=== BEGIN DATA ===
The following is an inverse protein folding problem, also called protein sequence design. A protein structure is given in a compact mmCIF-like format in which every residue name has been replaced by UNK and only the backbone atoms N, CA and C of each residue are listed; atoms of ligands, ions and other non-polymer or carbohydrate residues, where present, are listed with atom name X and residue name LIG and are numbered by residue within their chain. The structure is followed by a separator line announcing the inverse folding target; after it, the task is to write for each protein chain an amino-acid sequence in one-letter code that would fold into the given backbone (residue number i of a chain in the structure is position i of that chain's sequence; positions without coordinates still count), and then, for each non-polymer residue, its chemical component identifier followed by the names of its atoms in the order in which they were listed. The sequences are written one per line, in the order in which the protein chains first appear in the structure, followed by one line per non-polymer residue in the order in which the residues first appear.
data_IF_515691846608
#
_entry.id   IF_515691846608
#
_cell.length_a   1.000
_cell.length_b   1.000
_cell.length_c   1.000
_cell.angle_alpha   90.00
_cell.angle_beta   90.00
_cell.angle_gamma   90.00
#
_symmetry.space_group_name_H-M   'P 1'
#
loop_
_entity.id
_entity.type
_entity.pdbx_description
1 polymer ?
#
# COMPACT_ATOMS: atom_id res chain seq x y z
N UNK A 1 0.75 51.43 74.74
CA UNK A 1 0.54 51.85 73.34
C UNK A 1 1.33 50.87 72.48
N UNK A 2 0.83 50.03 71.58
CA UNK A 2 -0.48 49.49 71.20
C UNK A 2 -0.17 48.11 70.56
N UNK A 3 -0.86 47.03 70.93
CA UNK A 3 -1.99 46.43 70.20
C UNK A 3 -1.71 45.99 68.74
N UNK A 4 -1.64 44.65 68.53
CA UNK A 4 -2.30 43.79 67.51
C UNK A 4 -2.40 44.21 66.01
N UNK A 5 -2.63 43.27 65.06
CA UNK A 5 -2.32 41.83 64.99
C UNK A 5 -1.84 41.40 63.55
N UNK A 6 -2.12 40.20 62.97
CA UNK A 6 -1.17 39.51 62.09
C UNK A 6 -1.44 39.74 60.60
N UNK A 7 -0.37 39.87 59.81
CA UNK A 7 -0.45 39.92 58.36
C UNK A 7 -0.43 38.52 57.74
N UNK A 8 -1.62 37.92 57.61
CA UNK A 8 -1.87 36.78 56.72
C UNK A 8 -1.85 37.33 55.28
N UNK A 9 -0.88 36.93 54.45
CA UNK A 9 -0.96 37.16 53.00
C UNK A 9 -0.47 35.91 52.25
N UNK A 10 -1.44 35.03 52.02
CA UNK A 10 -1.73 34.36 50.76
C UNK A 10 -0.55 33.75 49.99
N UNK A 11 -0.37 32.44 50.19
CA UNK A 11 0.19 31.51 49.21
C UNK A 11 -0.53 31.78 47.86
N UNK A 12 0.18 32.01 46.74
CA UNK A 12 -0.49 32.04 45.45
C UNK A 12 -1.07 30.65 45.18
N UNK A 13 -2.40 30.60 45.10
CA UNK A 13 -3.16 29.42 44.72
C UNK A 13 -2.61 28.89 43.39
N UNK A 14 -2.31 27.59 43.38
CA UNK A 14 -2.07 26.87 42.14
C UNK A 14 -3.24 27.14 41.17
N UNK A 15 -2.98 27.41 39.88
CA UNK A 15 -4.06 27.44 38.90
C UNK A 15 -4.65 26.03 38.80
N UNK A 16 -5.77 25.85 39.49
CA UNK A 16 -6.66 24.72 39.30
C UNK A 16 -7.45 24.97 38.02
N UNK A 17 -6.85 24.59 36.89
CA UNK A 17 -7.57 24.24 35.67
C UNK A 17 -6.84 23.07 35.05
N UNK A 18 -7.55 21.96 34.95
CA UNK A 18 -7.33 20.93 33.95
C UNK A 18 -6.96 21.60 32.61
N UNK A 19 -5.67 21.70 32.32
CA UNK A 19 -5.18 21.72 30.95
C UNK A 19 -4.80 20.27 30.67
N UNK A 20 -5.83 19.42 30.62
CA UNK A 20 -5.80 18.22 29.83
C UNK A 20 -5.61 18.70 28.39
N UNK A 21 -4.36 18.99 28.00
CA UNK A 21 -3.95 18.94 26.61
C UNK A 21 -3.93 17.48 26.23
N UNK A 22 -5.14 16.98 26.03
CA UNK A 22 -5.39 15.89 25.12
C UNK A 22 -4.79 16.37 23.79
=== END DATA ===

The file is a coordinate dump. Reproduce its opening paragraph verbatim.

The following is an inverse protein folding problem, also called protein sequence design. A protein structure is given in a compact mmCIF-like format in which every residue name has been replaced by UNK and only the backbone atoms N, CA and C of each residue are listed; atoms of ligands, ions and other non-polymer or carbohydrate residues, where present, are listed with atom name X and residue name LIG and are numbered by residue within their chain. The structure is followed by a separator line announcing the inverse folding target; after it, the task is to write for each protein chain an amino-acid sequence in one-letter code that would fold into the given backbone (residue number i of a chain in the structure is position i of that chain's sequence; positions without coordinates still count), and then, for each non-polymer residue, its chemical component identifier followed by the names of its atoms in the order in which they were listed. The sequences are written one per line, in the order in which the protein chains first appear in the structure, followed by one line per non-polymer residue in the order in which the residues first appear.